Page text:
Along one of those magnificent Slovenian roads for a bike ride stands an ancient Roman fort. It can easily be reached by bike, but not many of the cyclists who pass here stop. Not many even know of the existence of this piece of Slovenian heritage. Fort Lanišče had a long history but deserves a better future.
Slovenian road 621 is a quiet road and a beautiful one, that winds its way up and down through the forests, starting in the Alpine climate around the settlement Kalce and ending in the mediterrean climate on the other side of mountain Col. The 621 is not a small road, it’s rather wide, like a main road, although it seems to go from nowhere to nowhere.
Almost on the course of the current 621 was once the Roman road that connected Emona (Ljubljana) with Aquilea (a big Roman city on the location of the present-day village Aquilea in East-Italy). In those days of the Roman Empire fortifications were erected on several places along the route to defend the empire against attacks from the East. In the fourth century a fort was built about four kilometers from the start of the 621 from Kalce.
Fort Lanišče is still there. It stands next to the 621. It’s not completely original. The fort is a reconstruction, based on archaeological findings on the exact same location. Lanišče is the only reconstructed fort of the huge Roman defense system Claustra Alpium Iuliarum which ran through Slovenia from north to south.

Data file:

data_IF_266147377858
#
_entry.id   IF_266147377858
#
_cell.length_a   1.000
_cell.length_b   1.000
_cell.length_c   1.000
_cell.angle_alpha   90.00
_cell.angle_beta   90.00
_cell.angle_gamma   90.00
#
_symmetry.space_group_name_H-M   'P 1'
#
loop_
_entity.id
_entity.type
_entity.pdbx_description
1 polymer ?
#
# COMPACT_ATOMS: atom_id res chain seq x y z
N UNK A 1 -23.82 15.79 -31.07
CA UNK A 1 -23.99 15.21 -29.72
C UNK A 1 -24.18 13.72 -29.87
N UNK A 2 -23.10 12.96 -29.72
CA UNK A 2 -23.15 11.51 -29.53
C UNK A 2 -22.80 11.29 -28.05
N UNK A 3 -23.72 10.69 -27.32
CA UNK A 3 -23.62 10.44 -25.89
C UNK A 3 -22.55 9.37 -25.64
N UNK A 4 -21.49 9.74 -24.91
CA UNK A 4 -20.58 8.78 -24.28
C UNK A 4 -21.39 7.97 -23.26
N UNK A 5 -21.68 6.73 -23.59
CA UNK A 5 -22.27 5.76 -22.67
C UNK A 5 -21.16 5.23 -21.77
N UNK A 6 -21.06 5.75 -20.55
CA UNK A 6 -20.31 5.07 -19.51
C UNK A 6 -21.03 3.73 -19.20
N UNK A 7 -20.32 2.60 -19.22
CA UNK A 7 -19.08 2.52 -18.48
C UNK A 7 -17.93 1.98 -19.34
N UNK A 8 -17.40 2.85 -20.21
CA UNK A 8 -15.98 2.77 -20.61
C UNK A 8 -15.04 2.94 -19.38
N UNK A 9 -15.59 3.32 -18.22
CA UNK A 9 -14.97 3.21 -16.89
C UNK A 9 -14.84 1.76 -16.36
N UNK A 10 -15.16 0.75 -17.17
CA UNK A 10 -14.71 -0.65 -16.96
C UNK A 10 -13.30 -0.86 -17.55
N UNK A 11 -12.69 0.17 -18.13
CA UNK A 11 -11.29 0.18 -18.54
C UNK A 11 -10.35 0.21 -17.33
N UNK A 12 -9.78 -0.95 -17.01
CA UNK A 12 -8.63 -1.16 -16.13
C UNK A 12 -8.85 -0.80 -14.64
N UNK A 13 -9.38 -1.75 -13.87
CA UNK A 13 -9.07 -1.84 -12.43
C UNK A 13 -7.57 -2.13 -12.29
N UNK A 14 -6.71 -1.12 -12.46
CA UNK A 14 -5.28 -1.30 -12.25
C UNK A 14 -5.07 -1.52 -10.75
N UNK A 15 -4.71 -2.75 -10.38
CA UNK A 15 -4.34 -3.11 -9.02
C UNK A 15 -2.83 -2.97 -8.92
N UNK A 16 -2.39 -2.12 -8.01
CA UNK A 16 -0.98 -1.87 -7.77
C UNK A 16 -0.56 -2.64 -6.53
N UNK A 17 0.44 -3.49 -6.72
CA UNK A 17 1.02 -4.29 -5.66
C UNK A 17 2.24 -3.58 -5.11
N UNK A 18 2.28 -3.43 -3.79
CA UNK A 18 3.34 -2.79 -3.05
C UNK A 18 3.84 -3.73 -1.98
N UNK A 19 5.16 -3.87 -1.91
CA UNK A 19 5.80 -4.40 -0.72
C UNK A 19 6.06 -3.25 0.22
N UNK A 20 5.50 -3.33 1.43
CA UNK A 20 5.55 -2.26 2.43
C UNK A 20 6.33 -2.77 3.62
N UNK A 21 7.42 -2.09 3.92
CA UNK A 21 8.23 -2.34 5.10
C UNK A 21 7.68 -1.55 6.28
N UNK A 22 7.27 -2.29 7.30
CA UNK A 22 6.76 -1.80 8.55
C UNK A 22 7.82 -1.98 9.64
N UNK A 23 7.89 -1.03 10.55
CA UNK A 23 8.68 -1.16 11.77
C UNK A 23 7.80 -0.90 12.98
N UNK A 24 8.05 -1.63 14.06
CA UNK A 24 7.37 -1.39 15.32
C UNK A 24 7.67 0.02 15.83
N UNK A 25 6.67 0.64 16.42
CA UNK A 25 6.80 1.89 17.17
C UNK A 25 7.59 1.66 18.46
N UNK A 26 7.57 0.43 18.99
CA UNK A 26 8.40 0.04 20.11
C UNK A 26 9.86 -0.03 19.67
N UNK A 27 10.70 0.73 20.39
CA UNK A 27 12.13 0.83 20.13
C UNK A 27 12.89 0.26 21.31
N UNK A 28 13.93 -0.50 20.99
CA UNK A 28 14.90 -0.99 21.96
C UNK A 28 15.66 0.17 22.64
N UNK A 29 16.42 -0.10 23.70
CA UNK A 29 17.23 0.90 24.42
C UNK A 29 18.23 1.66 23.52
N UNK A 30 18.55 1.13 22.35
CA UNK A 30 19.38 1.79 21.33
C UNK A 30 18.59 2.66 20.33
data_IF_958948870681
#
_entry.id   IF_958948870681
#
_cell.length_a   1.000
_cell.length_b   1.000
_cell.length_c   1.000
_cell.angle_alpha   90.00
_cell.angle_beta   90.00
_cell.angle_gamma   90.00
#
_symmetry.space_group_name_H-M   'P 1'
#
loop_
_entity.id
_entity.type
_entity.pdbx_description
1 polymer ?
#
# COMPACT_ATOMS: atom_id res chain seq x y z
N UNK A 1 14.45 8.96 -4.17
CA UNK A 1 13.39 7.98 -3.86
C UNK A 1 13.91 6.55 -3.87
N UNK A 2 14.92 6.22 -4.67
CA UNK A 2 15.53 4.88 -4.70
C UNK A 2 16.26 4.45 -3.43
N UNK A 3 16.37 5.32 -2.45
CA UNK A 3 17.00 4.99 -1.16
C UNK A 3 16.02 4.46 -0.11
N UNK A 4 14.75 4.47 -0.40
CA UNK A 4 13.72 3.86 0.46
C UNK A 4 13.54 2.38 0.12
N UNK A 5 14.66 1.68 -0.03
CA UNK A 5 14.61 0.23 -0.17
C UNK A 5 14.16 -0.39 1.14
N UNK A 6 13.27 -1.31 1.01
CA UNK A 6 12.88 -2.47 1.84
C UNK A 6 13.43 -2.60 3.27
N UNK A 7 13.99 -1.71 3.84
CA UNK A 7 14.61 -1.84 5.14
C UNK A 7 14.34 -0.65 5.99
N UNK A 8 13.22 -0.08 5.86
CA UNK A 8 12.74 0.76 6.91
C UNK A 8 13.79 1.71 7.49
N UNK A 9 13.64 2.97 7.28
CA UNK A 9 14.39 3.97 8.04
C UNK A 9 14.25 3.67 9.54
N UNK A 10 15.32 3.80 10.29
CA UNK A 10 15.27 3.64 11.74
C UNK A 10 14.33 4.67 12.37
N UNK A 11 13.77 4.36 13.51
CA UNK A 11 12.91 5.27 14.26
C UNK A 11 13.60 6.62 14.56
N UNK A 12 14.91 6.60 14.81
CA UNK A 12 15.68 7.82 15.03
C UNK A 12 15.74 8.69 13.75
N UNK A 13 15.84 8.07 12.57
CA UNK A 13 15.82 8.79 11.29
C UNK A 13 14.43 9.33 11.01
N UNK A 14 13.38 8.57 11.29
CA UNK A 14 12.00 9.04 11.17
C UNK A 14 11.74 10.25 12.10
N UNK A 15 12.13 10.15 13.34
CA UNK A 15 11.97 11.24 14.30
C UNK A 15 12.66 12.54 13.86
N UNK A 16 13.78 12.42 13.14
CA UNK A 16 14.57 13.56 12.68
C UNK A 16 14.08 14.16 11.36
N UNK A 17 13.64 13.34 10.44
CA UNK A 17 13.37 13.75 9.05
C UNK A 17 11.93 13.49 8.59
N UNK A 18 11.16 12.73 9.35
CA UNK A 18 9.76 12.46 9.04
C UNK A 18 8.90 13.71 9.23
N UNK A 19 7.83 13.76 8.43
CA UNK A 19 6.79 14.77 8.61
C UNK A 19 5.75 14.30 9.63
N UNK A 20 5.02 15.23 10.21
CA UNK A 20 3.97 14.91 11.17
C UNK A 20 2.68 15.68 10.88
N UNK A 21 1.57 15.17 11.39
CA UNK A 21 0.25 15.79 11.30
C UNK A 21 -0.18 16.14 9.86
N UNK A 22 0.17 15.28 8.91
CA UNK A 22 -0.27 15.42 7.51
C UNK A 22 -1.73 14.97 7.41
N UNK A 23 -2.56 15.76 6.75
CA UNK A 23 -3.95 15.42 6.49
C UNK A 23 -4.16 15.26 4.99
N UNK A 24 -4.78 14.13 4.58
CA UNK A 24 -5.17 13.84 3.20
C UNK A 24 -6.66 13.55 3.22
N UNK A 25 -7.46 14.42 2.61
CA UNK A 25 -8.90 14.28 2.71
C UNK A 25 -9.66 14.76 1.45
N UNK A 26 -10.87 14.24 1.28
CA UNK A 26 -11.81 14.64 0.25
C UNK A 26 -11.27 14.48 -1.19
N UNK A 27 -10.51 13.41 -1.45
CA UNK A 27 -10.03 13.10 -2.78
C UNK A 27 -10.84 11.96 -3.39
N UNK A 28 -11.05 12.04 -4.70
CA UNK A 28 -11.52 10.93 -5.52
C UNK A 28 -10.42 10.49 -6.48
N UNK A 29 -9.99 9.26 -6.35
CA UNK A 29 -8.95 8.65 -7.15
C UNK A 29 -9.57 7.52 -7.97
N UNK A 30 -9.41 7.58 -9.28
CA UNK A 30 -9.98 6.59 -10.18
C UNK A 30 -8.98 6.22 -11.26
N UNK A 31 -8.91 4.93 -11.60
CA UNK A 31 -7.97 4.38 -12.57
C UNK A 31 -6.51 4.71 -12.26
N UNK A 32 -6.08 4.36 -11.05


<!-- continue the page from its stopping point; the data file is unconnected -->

In a corner of the road a sign points to Lanišče. The fort is hidden behind the trees. It measures 20 x 20 metres. It doesn’t have a roof. The fort consists of four thick walls. Inside the grass stands high. In the middle are the remains of a fire. It’s something, but it’s not much. Information tables tell the story about the fort and the Roman defense line it was part of. The Slovenian version is easy to read. For English you have to stand in weed and bushes that have overgrown the tables. The fort looks abandoned and forgotten. Standing there I can’t help feeling that it deserves better.